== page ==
Rarely, an individual with type 1 or type 2 diabetes developed a disease due to a single non-functioning gene. Around 1-5% of individuals with diabetes inherited a single-gene cause of their diabetes and have a 50% risk of passing the non-functioning gene on to each of their children.
If someone with type 2 diabetes has any of the following, they should ask their diabetes specialist about genetic testing: type 2 diabetes diagnosed before 35 years old without being obese at the time of diagnosis, diabetes as a newborn, if they had hearing or vision loss in childhood, if they had kidney defects at birth or other birth defects, or if multiple family members have been diagnosed with diabetes without being overweight at the time of diagnosis. Individuals with a single gene cause of diabetes may respond better to certain treatments that would not otherwise be prescribed without a genetic diagnosis.
A genetic diagnosis also allows for prenatal diagnostic testing during an ongoing pregnancy by chorionic villus sampling (CVS) or amniocentesis to confirm if a single gene diabetes condition was inherited by a pregnancy. Prenatal diagnostic procedures carry a low risk of miscarriage, so each patient must consider the personal risks and benefits of a prenatal genetic diagnosis. Knowing a genetic diagnosis can also allow for preimplantation genetic testing for most couples. This is an extra step during IVF where a small sample from lab-fertilized embryos is sent to test for a known genetic condition and embryos that did not inherit the genetic condition are transferred to achieve pregnancy. IVF is expensive and a medically complex process, which may limit availability to some families.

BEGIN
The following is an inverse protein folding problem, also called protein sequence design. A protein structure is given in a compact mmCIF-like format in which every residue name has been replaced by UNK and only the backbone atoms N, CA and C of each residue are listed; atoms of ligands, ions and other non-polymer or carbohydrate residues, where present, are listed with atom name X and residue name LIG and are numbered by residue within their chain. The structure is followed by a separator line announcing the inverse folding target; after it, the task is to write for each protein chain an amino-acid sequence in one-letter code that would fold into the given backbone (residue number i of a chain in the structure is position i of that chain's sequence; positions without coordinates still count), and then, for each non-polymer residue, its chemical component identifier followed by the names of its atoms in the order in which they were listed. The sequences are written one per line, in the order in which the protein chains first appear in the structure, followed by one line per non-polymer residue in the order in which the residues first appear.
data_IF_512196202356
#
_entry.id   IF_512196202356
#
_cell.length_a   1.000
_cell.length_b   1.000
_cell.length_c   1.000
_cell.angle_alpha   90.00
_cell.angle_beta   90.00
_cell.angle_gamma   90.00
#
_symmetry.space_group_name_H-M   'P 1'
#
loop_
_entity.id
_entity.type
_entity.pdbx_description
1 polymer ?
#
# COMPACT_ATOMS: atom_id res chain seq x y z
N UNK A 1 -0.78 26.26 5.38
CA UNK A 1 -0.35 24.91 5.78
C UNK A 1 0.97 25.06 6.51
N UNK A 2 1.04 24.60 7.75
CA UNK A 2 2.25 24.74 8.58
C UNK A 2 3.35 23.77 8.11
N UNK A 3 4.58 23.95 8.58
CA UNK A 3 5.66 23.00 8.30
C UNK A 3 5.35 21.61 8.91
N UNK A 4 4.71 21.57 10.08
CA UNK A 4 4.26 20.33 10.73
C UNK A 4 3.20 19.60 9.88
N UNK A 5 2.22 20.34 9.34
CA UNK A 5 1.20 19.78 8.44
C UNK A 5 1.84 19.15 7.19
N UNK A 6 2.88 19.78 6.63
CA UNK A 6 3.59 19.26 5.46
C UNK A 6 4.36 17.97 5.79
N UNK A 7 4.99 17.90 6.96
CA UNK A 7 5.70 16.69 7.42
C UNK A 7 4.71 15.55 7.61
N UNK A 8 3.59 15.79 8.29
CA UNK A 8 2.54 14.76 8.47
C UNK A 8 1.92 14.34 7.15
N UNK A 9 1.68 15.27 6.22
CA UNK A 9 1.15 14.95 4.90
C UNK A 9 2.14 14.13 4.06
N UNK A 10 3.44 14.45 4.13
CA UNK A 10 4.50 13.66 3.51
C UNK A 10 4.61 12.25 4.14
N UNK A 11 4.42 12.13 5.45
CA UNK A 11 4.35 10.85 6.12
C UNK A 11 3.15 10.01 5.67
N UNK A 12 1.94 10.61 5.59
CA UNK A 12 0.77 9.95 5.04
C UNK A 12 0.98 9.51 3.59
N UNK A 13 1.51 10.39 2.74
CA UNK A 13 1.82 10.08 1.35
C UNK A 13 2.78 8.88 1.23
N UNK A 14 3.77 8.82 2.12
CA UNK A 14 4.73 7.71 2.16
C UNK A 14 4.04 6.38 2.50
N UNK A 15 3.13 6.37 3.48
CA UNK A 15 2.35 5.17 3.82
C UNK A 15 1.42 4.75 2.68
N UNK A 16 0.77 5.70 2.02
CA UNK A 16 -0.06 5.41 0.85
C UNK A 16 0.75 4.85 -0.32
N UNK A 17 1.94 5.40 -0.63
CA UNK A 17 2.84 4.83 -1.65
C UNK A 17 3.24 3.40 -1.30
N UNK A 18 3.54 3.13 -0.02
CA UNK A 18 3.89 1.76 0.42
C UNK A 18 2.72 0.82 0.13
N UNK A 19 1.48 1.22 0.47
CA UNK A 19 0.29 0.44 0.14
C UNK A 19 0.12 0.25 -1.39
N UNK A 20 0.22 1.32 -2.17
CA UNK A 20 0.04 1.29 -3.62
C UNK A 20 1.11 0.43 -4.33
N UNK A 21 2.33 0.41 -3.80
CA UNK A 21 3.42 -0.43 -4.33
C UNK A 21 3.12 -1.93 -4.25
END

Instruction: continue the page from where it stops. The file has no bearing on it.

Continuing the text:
We hear it again and again: “Live a healthy lifestyle” and images of replacing that burger and fries with a salad or maybe going jogging comes to mind. While increasing the number of whole foods, especially plant-based foods, in your diet and increasing your activity levels are wonderful goals – making changes towards healthy living is NOT an “all or nothing” effort. Improvement, rather than drastic change, is how most of us are going to be able to balance healthy habits while still enjoying day-to-day life.
The American Diabetes Association has many suggestions on how to prevent diabetes if you know you are at risk due to family history, and also tips for managing diabetes after a diagnosis.
To review, we all have some risk of developing diabetes. Most of us can lower the chance of disease by eating healthy, exercising regularly, and keeping a healthy body weight. If you are pregnant and have been diagnosed with gestational diabetes or if you had diabetes prior to pregnancy, our Registered Nurse, Gloria, is an amazing resource for helping make diet adjustments and discuss tracking blood sugar levels.